To find success as a con artist, one must be fascinated with people, an astute listener, a careful observer, and a fantastic conversationalist. That is the gist of what Simon Lovell, former con man and writer of “How to Cheat at Everything: A Con Man Reveals the Secrets of the Esoteric Trade of Cheating, Scams, and Hustles” reveals. Of course, there is a lot more to it than meets the eye.
Victor Lustig, who is infamous for having faked the sale of the Eiffel Tower during the 20th Century, certainly had these talents that Lovell spoke of and then some. His idea for selling the Eiffel Tower for scrap metal came about after reading in the newspaper about the difficulty Paris was having in maintaining it and the expense involved. He quickly contacted a friend, who provided him with some very authentic-looking stationary. With this stationary, he composed letters and sent them to a handful of “scrap metal dealers,” inviting them to a meeting to discuss a business opportunity .
At this meeting, Lustig faked being someone of authority, the “Deputy Director General of the Ministère de Postes et Télégraphes,”—which is another con tactic that Lovell speaks about. Lustig informed them that he was responsible for securing one of them to help in the deconstruction effort because Paris could no longer afford the maintenance costs of the Eiffel Tower. They were “needed” (another con “hook”) to help out in this effort. Because of the public’s possible outrage of having the Eiffel Tower torn down, this meeting had to be kept confidential. (Secrecy is another tactic employed by con artists so their cover isn’t blown.) After the information session, four of the contractors submitted bids to Lustig. One was accepted, Andre Poisson’s, not because it was the highest but apparently because Poisson seemed to be the most gullible. In fact, at one point, there was some suspicion by Poisson’s wife of Lustig’s “opportunity,” so an additional meeting was arranged before the deal was secured. At this meeting, Lustig reassured Poisson of the outstanding deal that he was getting himself into, the need for secrecy, and even secured a bribe out of him, insisting that the humble life of a public servant does not pay well and that his lifestyle was difficult to maintain.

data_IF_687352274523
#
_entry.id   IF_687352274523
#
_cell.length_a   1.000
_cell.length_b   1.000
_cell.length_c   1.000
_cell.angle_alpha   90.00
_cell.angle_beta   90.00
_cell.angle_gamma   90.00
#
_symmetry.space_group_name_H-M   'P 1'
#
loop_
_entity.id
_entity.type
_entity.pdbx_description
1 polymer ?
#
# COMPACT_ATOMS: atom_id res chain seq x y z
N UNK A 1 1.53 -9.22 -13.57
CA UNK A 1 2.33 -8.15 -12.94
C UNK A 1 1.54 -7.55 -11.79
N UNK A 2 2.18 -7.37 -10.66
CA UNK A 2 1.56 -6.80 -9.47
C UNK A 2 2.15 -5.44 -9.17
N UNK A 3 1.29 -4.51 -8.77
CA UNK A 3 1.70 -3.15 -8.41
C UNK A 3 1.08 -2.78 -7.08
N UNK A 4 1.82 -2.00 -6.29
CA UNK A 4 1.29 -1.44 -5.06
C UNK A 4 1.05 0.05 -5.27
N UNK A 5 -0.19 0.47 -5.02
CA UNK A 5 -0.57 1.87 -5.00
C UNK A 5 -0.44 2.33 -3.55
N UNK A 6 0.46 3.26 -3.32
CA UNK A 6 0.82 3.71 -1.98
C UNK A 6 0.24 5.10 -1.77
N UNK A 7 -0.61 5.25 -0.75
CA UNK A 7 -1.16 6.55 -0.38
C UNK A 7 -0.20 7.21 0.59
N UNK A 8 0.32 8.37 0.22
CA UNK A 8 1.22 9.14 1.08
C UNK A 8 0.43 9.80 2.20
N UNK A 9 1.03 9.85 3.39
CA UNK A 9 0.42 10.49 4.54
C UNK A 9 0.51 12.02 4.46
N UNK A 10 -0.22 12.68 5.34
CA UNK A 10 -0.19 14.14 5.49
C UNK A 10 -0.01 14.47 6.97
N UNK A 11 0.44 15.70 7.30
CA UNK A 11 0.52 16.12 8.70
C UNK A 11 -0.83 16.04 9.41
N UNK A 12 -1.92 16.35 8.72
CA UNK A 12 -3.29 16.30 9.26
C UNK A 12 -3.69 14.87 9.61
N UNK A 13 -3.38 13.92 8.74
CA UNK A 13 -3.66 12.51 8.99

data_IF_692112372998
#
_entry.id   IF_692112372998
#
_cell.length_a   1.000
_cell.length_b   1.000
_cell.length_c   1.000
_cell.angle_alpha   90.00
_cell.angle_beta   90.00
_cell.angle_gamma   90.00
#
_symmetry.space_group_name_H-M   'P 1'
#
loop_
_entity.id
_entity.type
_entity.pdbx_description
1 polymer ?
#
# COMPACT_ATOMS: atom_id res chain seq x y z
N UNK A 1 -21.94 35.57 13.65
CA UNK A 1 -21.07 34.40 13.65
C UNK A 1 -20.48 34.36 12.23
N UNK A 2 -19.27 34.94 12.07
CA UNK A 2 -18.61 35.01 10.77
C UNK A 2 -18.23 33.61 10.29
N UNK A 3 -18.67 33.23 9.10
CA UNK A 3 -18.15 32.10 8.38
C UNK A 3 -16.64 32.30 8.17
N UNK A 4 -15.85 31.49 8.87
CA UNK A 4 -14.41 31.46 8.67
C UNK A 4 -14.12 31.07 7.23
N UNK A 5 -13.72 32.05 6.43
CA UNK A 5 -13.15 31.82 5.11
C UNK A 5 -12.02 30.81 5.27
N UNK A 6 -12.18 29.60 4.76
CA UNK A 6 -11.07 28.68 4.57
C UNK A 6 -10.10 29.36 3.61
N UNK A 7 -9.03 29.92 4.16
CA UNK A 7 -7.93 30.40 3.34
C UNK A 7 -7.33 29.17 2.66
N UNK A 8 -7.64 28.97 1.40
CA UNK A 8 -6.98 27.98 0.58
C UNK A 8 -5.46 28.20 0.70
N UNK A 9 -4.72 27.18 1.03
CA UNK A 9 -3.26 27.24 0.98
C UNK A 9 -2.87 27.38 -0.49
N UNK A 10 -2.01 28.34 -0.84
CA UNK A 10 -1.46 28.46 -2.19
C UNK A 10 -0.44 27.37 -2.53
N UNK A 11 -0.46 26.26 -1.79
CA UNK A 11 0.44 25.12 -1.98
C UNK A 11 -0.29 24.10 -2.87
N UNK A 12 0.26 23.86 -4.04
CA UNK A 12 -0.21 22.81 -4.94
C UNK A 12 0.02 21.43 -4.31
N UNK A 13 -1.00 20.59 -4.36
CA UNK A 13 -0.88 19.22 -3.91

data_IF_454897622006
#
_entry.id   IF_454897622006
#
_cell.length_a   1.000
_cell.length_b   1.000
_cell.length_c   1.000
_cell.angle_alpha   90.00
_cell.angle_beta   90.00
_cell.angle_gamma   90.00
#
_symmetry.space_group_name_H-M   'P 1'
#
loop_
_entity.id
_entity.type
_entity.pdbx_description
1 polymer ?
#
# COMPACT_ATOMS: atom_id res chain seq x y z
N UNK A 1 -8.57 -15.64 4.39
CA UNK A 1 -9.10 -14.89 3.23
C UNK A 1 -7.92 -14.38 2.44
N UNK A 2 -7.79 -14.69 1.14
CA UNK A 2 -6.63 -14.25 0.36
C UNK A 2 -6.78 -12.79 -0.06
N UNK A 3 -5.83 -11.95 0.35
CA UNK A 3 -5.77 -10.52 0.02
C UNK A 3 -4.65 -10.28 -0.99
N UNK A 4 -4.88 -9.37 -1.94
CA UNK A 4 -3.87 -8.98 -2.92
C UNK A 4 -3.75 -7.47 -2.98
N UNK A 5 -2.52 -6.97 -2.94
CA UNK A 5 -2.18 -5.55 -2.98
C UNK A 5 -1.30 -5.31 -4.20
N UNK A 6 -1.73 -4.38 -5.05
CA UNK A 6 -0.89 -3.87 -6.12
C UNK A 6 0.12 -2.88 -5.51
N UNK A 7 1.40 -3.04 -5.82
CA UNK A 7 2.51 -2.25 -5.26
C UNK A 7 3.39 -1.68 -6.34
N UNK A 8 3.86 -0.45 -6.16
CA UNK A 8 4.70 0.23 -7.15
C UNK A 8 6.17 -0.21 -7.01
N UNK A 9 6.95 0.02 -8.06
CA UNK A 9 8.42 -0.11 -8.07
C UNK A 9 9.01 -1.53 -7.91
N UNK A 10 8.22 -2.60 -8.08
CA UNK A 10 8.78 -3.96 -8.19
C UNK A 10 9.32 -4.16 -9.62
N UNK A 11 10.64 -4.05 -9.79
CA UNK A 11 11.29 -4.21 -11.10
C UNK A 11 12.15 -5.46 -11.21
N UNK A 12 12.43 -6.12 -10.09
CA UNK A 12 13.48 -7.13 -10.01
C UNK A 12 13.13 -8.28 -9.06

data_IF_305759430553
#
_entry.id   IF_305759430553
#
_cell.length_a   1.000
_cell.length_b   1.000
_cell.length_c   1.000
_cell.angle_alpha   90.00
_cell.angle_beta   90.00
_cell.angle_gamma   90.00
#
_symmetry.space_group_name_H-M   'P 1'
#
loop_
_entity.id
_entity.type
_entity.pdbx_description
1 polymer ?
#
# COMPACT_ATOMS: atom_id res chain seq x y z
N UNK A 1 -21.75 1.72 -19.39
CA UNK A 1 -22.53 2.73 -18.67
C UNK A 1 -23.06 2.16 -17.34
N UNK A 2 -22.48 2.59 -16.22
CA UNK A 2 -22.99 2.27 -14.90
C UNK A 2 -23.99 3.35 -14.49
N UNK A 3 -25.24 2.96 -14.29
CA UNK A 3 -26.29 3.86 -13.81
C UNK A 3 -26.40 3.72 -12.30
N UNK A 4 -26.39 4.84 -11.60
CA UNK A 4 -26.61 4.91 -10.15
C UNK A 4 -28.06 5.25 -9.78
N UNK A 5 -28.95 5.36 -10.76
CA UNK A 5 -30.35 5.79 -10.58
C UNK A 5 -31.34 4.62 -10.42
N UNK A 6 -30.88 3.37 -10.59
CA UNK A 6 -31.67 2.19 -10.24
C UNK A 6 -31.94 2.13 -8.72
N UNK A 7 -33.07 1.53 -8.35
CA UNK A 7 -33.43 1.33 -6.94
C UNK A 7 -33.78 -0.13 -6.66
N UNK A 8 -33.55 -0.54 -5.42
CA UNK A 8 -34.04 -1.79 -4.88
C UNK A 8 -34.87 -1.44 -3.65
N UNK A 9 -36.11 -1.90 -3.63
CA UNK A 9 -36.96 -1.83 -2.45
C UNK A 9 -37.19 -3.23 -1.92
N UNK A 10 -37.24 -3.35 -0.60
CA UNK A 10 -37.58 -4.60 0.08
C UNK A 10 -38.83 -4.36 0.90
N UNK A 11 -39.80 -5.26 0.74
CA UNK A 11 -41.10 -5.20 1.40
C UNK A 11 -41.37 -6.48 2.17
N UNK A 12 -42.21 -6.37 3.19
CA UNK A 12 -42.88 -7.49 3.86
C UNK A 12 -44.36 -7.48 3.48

Poisson paid Lovell in full for the rights to the Eiffel Tower, without having checked Lustig’s credentials. Then, when he went to talk to city officials regarding the deconstruction process, he realized that they totally hadn’t a clue about what he was talking about and that he’d been taken. By then, Lustig was long gone! He went to Vienna with a friend, and they were living lavishly off Poisson’s money.
Some time had passed and having seen no reports of his crime in any news publications, Lustig decided to try his luck again at selling the Eiffel Tower. He chose another handful of metal dealers. However, his next victim turned him into the police before handing the money over. Somehow, Lustig was able to talk his way out of jail time and moved on to the next scheme.
One thing that Simon Lovell mentions that is a requirement for a con artist is an incredulous degree of confidence. Not only that, they must have a certain degree of detachment. While they may spend exorbitant amounts of time getting to know and befriending their victims, which involves divulging some of their own personal or made-up information, they can, at the drop of a hat, rob someone blind, skip town, and feel no remorse. Lovell even mentioned that he knew his days as a con artist were numbered when he half-heartedly gave back some of the money to a victim, who was in tears about not being able to pay bills and take care of his family.
Unfortunately for most victims, remorse felt by cons seems to be a rarity, and thus stories are reported throughout history of many populations being swindled. Lustig is just one of many in that respect. Deceiving individuals into believing his scheme of selling the Eiffel Tower for scrap metal, though, definitely earns him credit for having one of the cleverer and more conniving, cons in history.
photo credit: <a href=”http://www.flickr.com/photos/laurenmanning/2939213927/”>Lauren Manning</a> via <a href=”http://photopin.com”>photopin</a> <a href=”http://creativecommons.org/licenses/by/2.0/”>cc</a>